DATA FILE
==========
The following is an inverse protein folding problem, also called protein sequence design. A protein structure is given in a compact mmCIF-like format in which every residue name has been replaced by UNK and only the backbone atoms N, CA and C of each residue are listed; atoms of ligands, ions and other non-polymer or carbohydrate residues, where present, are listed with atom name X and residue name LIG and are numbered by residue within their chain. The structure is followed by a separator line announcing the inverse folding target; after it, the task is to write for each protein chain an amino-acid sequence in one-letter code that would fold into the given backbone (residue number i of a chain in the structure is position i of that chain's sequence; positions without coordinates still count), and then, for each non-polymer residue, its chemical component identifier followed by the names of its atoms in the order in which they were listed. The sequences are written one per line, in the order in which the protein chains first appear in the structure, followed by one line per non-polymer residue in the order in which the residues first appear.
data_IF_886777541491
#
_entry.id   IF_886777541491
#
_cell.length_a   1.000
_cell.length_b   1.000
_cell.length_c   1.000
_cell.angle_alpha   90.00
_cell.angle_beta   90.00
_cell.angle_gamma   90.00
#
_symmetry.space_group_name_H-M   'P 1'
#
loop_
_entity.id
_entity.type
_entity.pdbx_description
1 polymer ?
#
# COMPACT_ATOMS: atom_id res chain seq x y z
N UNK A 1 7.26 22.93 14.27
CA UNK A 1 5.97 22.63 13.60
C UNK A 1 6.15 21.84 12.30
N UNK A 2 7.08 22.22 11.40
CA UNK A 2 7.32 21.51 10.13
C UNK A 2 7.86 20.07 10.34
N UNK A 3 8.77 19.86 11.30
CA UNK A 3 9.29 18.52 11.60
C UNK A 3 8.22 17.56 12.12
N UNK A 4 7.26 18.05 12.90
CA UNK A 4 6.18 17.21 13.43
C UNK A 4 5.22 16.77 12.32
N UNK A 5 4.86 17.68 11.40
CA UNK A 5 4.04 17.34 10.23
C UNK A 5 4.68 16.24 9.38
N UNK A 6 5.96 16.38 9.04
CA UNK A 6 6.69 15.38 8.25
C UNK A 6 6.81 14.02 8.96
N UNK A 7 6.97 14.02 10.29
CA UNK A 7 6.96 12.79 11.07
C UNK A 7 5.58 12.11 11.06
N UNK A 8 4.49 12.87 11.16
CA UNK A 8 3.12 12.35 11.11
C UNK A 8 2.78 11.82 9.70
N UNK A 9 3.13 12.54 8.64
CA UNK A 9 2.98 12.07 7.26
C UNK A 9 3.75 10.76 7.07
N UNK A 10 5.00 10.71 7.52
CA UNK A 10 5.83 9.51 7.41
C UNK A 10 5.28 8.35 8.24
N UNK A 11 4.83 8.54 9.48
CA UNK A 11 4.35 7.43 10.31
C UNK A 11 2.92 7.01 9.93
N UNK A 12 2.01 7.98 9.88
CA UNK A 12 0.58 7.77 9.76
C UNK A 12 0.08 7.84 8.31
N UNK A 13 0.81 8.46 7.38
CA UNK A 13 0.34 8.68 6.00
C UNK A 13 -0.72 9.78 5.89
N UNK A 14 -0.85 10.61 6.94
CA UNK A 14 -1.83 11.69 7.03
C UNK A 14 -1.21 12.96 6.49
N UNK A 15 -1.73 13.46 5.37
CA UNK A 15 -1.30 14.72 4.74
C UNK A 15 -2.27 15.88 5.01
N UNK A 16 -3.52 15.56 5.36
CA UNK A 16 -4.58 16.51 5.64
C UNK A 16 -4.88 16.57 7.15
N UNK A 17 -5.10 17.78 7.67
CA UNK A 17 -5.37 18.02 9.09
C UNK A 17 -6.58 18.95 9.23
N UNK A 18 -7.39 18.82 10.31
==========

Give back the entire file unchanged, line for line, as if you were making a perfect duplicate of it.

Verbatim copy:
The following is an inverse protein folding problem, also called protein sequence design. A protein structure is given in a compact mmCIF-like format in which every residue name has been replaced by UNK and only the backbone atoms N, CA and C of each residue are listed; atoms of ligands, ions and other non-polymer or carbohydrate residues, where present, are listed with atom name X and residue name LIG and are numbered by residue within their chain. The structure is followed by a separator line announcing the inverse folding target; after it, the task is to write for each protein chain an amino-acid sequence in one-letter code that would fold into the given backbone (residue number i of a chain in the structure is position i of that chain's sequence; positions without coordinates still count), and then, for each non-polymer residue, its chemical component identifier followed by the names of its atoms in the order in which they were listed. The sequences are written one per line, in the order in which the protein chains first appear in the structure, followed by one line per non-polymer residue in the order in which the residues first appear.
data_IF_886777541491
#
_entry.id   IF_886777541491
#
_cell.length_a   1.000
_cell.length_b   1.000
_cell.length_c   1.000
_cell.angle_alpha   90.00
_cell.angle_beta   90.00
_cell.angle_gamma   90.00
#
_symmetry.space_group_name_H-M   'P 1'
#
loop_
_entity.id
_entity.type
_entity.pdbx_description
1 polymer ?
#
# COMPACT_ATOMS: atom_id res chain seq x y z
N UNK A 1 7.26 22.93 14.27
CA UNK A 1 5.97 22.63 13.60
C UNK A 1 6.15 21.84 12.30
N UNK A 2 7.08 22.22 11.40
CA UNK A 2 7.32 21.51 10.13
C UNK A 2 7.86 20.07 10.34
N UNK A 3 8.77 19.86 11.30
CA UNK A 3 9.29 18.52 11.60
C UNK A 3 8.22 17.56 12.12
N UNK A 4 7.26 18.05 12.90
CA UNK A 4 6.18 17.21 13.43
C UNK A 4 5.22 16.77 12.32
N UNK A 5 4.86 17.68 11.40
CA UNK A 5 4.04 17.34 10.23
C UNK A 5 4.68 16.24 9.38
N UNK A 6 5.96 16.38 9.04
CA UNK A 6 6.69 15.38 8.25
C UNK A 6 6.81 14.02 8.96
N UNK A 7 6.97 14.02 10.29
CA UNK A 7 6.96 12.79 11.07
C UNK A 7 5.58 12.11 11.06
N UNK A 8 4.49 12.87 11.16
CA UNK A 8 3.12 12.35 11.11
C UNK A 8 2.78 11.82 9.70
N UNK A 9 3.13 12.54 8.64
CA UNK A 9 2.98 12.07 7.26
C UNK A 9 3.75 10.76 7.07
N UNK A 10 5.00 10.71 7.52
CA UNK A 10 5.83 9.51 7.41
C UNK A 10 5.28 8.35 8.24
N UNK A 11 4.83 8.54 9.48
CA UNK A 11 4.35 7.43 10.31
C UNK A 11 2.92 7.01 9.93
N UNK A 12 2.01 7.98 9.88
CA UNK A 12 0.58 7.77 9.76
C UNK A 12 0.08 7.84 8.31
N UNK A 13 0.81 8.46 7.38
CA UNK A 13 0.34 8.68 6.00
C UNK A 13 -0.72 9.78 5.89
N UNK A 14 -0.85 10.61 6.94
CA UNK A 14 -1.83 11.69 7.03
C UNK A 14 -1.21 12.96 6.49
N UNK A 15 -1.73 13.46 5.37
CA UNK A 15 -1.30 14.72 4.74
C UNK A 15 -2.27 15.88 5.01
N UNK A 16 -3.52 15.56 5.36
CA UNK A 16 -4.58 16.51 5.64
C UNK A 16 -4.88 16.57 7.15
N UNK A 17 -5.10 17.78 7.67
CA UNK A 17 -5.37 18.02 9.09
C UNK A 17 -6.58 18.95 9.23
N UNK A 18 -7.39 18.82 10.31